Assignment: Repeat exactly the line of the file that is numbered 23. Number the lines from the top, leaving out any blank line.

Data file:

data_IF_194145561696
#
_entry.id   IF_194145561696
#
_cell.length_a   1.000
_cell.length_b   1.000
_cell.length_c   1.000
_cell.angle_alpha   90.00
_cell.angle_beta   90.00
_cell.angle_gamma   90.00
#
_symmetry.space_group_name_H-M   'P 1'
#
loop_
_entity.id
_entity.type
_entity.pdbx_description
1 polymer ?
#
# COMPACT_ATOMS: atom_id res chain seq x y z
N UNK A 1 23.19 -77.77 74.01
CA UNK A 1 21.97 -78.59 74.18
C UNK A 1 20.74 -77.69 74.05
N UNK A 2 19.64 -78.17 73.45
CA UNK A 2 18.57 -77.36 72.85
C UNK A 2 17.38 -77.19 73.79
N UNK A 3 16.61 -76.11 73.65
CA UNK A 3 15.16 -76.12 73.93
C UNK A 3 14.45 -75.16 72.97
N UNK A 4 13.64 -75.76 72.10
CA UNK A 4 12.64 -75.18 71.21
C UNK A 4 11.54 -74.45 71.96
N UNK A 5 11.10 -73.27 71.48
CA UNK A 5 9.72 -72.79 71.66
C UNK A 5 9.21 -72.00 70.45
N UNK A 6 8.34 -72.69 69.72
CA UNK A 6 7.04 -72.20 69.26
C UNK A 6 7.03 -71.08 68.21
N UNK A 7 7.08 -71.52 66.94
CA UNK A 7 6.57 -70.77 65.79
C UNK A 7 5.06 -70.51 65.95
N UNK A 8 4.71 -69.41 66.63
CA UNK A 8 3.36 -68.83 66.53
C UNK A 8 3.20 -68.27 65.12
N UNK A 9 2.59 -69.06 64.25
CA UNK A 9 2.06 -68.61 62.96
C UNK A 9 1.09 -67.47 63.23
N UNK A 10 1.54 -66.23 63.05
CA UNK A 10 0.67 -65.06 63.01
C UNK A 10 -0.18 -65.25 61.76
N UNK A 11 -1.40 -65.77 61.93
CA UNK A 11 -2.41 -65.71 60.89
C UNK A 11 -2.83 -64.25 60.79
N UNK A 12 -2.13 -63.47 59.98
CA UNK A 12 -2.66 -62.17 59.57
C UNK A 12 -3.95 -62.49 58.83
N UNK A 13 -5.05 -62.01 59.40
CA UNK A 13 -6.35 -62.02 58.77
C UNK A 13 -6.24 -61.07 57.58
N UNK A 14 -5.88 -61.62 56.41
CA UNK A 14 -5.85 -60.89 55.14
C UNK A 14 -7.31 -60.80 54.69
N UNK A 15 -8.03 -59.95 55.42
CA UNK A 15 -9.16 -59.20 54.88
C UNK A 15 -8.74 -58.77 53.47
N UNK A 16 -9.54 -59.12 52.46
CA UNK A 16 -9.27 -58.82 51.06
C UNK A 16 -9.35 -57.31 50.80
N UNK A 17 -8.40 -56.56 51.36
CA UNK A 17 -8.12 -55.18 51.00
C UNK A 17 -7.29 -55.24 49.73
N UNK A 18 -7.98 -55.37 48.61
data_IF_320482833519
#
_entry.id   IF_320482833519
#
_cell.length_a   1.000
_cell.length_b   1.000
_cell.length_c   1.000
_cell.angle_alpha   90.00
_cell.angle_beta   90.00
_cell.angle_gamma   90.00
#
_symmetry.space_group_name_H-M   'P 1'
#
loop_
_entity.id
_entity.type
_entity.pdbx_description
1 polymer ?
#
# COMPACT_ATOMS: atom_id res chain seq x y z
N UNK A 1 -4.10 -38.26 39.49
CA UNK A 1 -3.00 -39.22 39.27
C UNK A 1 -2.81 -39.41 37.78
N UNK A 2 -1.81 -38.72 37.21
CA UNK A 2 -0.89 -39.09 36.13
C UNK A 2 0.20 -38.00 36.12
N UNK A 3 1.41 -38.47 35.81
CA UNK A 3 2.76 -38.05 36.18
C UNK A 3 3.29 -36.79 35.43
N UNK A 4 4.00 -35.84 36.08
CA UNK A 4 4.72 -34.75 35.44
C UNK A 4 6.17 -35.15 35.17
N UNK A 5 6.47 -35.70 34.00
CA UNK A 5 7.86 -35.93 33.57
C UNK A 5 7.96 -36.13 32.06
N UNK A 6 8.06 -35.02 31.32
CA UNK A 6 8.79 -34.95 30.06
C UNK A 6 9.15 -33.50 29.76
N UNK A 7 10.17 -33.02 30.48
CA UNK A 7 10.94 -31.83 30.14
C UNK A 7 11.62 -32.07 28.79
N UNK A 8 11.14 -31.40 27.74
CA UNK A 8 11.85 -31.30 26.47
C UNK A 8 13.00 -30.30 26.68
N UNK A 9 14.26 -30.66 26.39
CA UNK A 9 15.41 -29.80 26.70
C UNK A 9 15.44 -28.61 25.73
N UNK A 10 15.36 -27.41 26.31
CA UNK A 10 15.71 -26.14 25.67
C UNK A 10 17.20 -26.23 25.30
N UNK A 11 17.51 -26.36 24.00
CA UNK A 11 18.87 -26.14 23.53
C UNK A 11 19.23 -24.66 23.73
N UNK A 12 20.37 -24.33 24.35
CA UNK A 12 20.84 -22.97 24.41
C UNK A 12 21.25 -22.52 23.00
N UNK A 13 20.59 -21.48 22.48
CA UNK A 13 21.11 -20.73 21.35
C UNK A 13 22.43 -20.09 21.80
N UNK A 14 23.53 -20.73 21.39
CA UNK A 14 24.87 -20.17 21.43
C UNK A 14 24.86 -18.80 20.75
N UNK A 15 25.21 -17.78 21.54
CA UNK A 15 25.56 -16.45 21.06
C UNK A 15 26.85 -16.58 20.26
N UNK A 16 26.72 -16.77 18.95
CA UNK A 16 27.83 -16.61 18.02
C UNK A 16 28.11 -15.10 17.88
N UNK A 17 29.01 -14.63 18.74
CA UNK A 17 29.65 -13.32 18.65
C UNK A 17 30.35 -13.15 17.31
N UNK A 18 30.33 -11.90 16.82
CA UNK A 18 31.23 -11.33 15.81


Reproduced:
C UNK A 1 20.74 -77.69 74.05